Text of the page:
Whether you live with a significant other, children, roommates, parents, or all of the above, cohabitation often involves compromise. And that’s certainly true when it comes to diet, exercise, and healthy living. For instance, it’s a lot easier to cut down on sugar when you live in an ice cream-free home than it is if your partner is constantly pushing you to split a pint with them. And sticking to your evening workout routine is trickier when your roommate has Netflix cued up like clockwork every night.
That said, you can absolutely still achieve your health, weight loss, or fitness goals despite being out of step with the people you live with. These tips from nutritionists, health coaches, and personal trainers will help you stay your path while cohabiting peacefully.
First, have an open conversation about your wellness journey
If you’ve committed to changing your lifestyle, speak up. Let everyone in your household know your goals and why you’re making these efforts.
“Sit them down and explain that the changes you’re trying to make in your health are important for you to achieve,” explains wellness-focused physician John Martinez, M.D. “Ask for their support—or at least for their understanding.” After all, your loved ones can’t be truly supportive if they don’t know what you’re working on and why.
Invite your crew to Participate
In some cases, your folks, siblings, roomies, or partner want to make healthy changes of their own—and you might be able to inspire them to join you on your journey.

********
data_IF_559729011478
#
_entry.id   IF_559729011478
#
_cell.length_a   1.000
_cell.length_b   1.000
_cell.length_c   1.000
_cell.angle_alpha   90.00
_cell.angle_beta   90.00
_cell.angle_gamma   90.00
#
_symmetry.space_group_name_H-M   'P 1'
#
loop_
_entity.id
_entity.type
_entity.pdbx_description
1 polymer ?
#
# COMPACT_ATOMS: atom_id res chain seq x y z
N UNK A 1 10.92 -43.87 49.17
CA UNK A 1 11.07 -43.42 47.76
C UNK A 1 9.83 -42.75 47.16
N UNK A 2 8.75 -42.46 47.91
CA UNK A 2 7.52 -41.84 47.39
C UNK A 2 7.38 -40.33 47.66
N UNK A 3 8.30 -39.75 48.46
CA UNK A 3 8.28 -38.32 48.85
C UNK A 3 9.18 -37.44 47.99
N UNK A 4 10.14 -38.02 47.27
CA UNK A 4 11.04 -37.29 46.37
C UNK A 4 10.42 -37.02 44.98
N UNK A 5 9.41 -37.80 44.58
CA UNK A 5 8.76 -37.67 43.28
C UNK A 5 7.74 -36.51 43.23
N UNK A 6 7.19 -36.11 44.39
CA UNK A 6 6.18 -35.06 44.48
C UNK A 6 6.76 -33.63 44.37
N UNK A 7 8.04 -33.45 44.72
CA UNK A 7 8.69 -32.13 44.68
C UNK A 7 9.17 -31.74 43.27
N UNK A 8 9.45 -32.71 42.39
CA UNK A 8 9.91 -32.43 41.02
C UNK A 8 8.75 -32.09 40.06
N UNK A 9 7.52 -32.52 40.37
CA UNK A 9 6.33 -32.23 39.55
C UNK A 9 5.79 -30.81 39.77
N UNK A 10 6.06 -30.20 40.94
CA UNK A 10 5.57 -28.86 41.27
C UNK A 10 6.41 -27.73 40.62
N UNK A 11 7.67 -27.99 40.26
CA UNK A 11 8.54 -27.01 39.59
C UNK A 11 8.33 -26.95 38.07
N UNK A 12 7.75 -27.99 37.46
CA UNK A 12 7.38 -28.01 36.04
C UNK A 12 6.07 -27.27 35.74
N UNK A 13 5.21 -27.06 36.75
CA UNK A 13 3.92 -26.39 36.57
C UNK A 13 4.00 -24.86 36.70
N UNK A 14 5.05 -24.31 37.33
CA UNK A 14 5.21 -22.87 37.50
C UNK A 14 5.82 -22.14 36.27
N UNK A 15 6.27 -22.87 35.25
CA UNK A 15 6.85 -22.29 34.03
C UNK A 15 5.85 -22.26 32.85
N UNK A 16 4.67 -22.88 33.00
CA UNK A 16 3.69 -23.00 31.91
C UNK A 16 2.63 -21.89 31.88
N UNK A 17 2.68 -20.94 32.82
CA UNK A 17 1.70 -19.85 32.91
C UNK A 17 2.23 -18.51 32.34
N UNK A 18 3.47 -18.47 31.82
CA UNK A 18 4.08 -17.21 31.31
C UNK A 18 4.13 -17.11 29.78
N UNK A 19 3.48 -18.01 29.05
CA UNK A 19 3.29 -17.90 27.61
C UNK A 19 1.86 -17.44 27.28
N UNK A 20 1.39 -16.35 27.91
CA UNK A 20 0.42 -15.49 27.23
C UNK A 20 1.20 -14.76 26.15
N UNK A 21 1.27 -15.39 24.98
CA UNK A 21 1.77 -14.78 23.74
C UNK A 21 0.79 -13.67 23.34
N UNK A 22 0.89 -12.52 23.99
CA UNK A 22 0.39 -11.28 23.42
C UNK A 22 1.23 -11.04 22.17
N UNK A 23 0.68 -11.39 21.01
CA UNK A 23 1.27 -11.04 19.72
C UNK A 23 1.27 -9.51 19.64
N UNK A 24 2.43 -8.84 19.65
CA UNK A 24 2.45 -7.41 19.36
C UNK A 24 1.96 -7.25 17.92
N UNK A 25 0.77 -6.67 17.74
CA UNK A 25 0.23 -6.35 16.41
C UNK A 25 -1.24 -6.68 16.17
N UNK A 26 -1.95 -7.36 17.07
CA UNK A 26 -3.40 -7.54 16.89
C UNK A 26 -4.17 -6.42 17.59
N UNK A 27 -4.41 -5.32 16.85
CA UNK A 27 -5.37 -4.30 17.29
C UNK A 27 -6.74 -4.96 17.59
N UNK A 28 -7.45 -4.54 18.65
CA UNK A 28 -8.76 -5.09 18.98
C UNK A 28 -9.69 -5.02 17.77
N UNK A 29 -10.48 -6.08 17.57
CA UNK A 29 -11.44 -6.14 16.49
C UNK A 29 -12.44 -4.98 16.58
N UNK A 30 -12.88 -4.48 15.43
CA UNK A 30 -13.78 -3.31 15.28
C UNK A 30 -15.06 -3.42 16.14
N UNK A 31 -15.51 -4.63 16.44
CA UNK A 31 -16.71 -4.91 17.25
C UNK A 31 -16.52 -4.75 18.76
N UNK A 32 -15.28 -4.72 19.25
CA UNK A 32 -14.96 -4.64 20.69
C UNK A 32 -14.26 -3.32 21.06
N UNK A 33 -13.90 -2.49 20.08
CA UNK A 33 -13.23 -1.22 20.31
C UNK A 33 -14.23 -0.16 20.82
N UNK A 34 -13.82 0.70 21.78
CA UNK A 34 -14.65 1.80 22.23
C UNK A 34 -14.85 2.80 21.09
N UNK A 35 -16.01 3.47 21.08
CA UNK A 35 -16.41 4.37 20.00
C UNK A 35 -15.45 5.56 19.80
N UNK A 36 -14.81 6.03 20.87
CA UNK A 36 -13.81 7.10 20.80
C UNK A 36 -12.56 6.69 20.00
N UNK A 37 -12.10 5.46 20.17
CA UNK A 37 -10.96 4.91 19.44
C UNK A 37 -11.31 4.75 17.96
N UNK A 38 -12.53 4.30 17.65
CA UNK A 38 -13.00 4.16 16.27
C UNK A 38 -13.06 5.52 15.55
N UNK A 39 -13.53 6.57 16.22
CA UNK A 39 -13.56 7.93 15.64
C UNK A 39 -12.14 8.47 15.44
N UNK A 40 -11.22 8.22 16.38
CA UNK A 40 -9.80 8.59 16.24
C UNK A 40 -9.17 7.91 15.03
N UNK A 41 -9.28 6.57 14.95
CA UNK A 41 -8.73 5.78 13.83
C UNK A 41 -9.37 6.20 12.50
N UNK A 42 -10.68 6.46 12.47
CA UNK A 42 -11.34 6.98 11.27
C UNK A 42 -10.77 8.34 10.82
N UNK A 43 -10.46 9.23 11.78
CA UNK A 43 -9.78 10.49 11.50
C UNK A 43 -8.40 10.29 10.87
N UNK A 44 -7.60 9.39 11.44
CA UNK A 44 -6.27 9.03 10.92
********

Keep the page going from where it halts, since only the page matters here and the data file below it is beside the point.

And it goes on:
If you’re focusing on cleaning up your nutrition, for example, offer to cook, say, one night a week. Who knows, your crew may come to love your signature plant-based bolognese with chickpea pasta as much as you do.
Adding daily exercise to your routine? Invite them along for your walk or workout.
Make your needs heard—but don’t be afraid to go at it alone
Not everyone’s into your healthy MO? Don’t let their reluctance to join in potentially derail all that you’ve set out to accomplish. “Remember: Your health goals do not need to match theirs for you to be successful,” says dietitian Shena Jaramillo, M.S., R.D.
With some savvy adjusting and mutual respect, you can make things work even if your loved ones aren’t on-board.
“If you have a fitness goal, schedule your workouts early in the morning to get them done before family and work issues can interfere with you completing your workouts,” says Martinez. You may also find it helpful to carve out a designated workout space, whether it’s a full room or a sliver of real estate next to the TV, with your jump rope, weights, and yoga mat, so others have a visual reminder of the importance these goals have for you.
If you’re focusing on nutrition, prep your own meals or cook yourself single servings of vegetables to supplement whatever the rest of the family is eating, suggests Jaramillo. Brussels sprouts and carrots are particularly easy to whip up for one. Simply drizzle them with olive oil, salt, and pepper, and whatever other seasonings you like and roast them up. Steamable veggies are also easy to cook in small portions.
And, of course, you can still hold your loved ones accountable for small acts of support.
For example, if treats are always the first thing you see when you open the fridge, approach your family with an empathetic statement, like ‘I’m really trying to limit my added sweets. I know you love cinnamon rolls for breakfast, but would you mind if we found them a home in a cupboard so it’s easier for me to make a healthy choice?” suggests Jaramillo.